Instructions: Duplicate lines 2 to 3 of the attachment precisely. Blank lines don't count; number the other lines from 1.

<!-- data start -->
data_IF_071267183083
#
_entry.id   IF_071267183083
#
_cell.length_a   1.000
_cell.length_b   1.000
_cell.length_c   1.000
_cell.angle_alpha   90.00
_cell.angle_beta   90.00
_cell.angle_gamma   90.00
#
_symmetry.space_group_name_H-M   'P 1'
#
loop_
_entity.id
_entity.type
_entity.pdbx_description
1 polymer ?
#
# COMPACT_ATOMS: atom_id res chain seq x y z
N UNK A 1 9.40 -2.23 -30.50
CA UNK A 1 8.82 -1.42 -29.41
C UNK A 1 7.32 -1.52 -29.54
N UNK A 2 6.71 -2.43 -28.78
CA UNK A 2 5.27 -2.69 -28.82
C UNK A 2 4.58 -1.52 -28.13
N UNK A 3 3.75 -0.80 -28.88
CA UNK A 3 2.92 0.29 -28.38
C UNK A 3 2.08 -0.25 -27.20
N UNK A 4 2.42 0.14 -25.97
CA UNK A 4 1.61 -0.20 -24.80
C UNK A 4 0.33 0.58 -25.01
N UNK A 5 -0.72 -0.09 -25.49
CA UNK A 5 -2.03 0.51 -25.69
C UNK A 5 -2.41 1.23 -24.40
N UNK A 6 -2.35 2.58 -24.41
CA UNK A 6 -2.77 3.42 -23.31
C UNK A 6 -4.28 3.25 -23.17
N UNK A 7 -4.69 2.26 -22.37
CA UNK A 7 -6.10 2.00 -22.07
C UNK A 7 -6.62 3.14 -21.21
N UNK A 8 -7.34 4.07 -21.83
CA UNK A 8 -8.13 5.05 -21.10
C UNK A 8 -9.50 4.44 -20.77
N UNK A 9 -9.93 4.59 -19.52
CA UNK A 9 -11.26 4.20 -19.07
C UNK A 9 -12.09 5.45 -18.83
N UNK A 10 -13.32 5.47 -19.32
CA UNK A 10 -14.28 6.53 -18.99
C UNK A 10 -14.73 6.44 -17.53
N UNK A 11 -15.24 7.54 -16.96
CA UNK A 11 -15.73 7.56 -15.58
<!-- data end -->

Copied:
#
_entry.id   IF_071267183083